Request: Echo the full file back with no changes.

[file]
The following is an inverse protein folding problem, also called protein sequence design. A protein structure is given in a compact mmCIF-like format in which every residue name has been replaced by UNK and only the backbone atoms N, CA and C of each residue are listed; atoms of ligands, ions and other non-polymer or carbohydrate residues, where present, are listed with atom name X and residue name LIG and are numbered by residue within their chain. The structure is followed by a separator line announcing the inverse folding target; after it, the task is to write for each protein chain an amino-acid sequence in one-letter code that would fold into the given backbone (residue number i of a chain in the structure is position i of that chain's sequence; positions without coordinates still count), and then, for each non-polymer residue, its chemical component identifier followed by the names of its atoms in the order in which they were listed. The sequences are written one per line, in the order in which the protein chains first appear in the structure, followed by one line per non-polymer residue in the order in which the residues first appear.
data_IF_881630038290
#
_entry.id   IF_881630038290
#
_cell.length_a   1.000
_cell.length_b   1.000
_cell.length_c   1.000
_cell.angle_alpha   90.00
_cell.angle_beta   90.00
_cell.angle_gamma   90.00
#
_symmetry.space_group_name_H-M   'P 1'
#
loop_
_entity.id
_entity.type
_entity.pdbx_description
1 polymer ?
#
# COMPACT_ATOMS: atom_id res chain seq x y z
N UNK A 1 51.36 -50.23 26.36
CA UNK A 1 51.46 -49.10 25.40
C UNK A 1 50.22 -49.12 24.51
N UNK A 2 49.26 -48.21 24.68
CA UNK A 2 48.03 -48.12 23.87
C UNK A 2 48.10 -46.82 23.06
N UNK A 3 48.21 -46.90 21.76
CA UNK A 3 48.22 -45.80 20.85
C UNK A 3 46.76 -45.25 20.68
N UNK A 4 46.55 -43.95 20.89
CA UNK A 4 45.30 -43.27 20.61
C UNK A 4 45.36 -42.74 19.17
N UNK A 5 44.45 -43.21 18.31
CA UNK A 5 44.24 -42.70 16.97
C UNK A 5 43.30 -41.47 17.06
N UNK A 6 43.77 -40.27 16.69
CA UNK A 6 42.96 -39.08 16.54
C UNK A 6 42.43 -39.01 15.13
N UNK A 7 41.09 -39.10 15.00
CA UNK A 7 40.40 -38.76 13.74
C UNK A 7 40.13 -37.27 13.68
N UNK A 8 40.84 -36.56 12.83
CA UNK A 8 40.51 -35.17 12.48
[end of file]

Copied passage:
The following is an inverse protein folding problem, also called protein sequence design. A protein structure is given in a compact mmCIF-like format in which every residue name has been replaced by UNK and only the backbone atoms N, CA and C of each residue are listed; atoms of ligands, ions and other non-polymer or carbohydrate residues, where present, are listed with atom name X and residue name LIG and are numbered by residue within their chain. The structure is followed by a separator line announcing the inverse folding target; after it, the task is to write for each protein chain an amino-acid sequence in one-letter code that would fold into the given backbone (residue number i of a chain in the structure is position i of that chain's sequence; positions without coordinates still count), and then, for each non-polymer residue, its chemical component identifier followed by the names of its atoms in the order in which they were listed. The sequences are written one per line, in the order in which the protein chains first appear in the structure, followed by one line per non-polymer residue in the order in which the residues first appear.
data_IF_881630038290
#
_entry.id   IF_881630038290
#
_cell.length_a   1.000
_cell.length_b   1.000
_cell.length_c   1.000
_cell.angle_alpha   90.00
_cell.angle_beta   90.00
_cell.angle_gamma   90.00
#
_symmetry.space_group_name_H-M   'P 1'
#
loop_
_entity.id
_entity.type
_entity.pdbx_description
1 polymer ?
#
# COMPACT_ATOMS: atom_id res chain seq x y z
N UNK A 1 51.36 -50.23 26.36
CA UNK A 1 51.46 -49.10 25.40
C UNK A 1 50.22 -49.12 24.51
N UNK A 2 49.26 -48.21 24.68
CA UNK A 2 48.03 -48.12 23.87
C UNK A 2 48.10 -46.82 23.06
N UNK A 3 48.21 -46.90 21.76
CA UNK A 3 48.22 -45.80 20.85
C UNK A 3 46.76 -45.25 20.68
N UNK A 4 46.55 -43.95 20.89
CA UNK A 4 45.30 -43.27 20.61
C UNK A 4 45.36 -42.74 19.17
N UNK A 5 44.45 -43.21 18.31
CA UNK A 5 44.24 -42.70 16.97
C UNK A 5 43.30 -41.47 17.06
N UNK A 6 43.77 -40.27 16.69
CA UNK A 6 42.96 -39.08 16.54
C UNK A 6 42.43 -39.01 15.13
N UNK A 7 41.09 -39.10 15.00
CA UNK A 7 40.40 -38.76 13.74
C UNK A 7 40.13 -37.27 13.68
N UNK A 8 40.84 -36.56 12.83
CA UNK A 8 40.51 -35.17 12.48